I had a great week-end in Flitwick with the rigid heddle weavers from UK Weavers on Ravelry.  I showed them Colour and Weave and even though some of them used some unusual yarns (to weaving) they still managed to produce some wonderful colour and weave patterns.

I showed them how to design their own Colour and Weave patterns to make their plain weave (tabby) truly exciting.  Take a look at just a few of the many patterns they designed and explored themselves, before warping their looms for a second time to weave an article of their choice in their own pattern!

Here's an interesting pattern using less blue than red and repeating the warp pattern in the weft.

This pretty design was originally in red and white but then the occasional green end was added the weaver decided to add green weft picks.

This weaver chose the lovely lilac and white with a wide colour and weave pattern and in her last swatch chose the odd dark blue end to lift the effect.

This pattern, like the others, was designed on paper before the loom was warped, so the weaver worked out the interesting line and dot pattern in advance.

This weavers was disappointed in her pattern, until we "finished" it!  Despite her yarn choice ("for practice purposes"!) she wove a really lovely pattern that this image doesn't do justice.  Her first choice of black and white was lifted with quite an electric green.

This was a really good example of how important "finishing" is as part of the weaving process!

Orange and grey lambswool was used by this weaver for all her beautiful colour and weave designs, before she added the brick red colour to add impact.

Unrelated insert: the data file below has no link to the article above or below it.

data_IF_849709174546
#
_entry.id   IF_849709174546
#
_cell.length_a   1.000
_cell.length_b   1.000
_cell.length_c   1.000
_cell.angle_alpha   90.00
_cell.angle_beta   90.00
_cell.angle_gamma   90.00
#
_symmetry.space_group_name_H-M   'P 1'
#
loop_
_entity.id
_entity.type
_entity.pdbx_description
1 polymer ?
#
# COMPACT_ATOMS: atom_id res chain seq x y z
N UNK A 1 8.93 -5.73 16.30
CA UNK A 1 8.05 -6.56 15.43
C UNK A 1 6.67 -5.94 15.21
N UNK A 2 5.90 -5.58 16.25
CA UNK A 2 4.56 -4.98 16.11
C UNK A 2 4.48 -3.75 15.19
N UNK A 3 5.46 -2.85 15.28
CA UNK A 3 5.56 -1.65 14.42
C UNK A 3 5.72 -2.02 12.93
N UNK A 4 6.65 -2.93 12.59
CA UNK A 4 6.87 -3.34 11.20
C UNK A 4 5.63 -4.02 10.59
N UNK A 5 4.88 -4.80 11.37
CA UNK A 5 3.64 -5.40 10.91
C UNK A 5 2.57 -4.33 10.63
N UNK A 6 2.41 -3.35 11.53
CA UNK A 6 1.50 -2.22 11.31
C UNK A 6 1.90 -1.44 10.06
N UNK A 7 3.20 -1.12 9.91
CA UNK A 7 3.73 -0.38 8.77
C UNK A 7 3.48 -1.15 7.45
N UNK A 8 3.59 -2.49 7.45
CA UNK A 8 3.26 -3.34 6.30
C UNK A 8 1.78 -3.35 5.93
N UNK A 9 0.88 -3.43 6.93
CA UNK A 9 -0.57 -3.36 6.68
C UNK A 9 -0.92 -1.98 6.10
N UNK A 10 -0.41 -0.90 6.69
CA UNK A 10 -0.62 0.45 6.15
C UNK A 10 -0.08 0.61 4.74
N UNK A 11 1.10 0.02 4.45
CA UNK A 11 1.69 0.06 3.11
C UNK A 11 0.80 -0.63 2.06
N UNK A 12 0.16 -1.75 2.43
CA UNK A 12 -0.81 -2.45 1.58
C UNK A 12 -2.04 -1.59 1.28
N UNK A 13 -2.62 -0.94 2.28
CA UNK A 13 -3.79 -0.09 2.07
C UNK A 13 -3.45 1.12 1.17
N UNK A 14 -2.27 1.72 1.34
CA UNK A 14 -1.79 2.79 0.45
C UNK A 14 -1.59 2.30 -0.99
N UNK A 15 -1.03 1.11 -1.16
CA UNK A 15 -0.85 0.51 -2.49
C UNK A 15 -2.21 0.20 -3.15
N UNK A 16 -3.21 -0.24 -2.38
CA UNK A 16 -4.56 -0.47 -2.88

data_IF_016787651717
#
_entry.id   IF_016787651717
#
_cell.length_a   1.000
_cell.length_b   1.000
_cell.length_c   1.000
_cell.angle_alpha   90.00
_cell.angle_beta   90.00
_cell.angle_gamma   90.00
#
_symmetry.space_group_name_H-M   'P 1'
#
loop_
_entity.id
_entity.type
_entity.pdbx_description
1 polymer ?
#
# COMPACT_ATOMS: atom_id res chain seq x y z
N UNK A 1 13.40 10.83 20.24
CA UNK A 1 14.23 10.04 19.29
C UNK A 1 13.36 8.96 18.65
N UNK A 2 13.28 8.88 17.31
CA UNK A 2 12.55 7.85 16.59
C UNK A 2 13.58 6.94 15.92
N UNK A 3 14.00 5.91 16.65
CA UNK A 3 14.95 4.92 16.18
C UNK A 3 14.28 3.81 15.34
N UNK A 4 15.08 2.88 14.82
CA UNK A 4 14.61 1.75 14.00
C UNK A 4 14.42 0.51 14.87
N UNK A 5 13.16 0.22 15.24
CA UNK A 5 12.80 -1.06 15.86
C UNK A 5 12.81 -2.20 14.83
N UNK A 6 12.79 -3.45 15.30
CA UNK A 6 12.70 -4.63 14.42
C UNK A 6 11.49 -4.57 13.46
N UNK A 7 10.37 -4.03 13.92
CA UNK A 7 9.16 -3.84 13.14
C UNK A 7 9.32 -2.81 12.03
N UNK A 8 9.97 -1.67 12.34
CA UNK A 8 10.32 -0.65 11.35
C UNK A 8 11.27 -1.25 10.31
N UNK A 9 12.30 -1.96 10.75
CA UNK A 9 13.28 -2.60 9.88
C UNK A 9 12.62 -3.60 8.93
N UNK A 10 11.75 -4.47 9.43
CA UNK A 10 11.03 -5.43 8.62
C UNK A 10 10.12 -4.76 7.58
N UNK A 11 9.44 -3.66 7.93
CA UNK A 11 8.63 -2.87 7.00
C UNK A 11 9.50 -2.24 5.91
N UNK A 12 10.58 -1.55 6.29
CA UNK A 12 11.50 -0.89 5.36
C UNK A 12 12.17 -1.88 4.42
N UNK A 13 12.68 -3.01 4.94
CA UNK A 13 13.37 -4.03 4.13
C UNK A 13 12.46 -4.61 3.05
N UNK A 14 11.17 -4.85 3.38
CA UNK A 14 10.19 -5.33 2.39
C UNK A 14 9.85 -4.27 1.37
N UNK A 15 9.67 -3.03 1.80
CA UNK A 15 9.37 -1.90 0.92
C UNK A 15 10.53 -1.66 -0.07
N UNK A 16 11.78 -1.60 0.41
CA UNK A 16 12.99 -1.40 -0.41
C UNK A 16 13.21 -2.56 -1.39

For her main project, she chose the same pattern, but with a golden yellow and grey with the brick red accent.

Although this weaver chose an acrylic yarn for her samples, she still produced a beautiful set of colour and weave designs, as you can see here, clearly shown in dark brown and white.

This interesting swatch used wool with a cotton effect yarn in the main swatches with a black effect yarn as an accent in one of her last swatches.  With careful "finishing" she prevented too much shrinkage of the wool, but wants to go on to explore the effect of shrinkage on yarns of differing fibre content.

Cotton was the choice her for this simple, but effective use of two shades of blue.  Later swatches used white to lift the whole effect.  It was really stunning.

Another very simple, but beautifully effective colour and weave pattern which was lifted by the injection of the soft peach yarn.

Well done to everyone who took part in the workshop, you worked hard over the week-end and were all very receptive to all my instructions and have a range of swatches for future use.

Oh, and a huge thank you to Jan for organising it and making my job so enjoyable!

Colour and Weave Design: A Practical Reference Book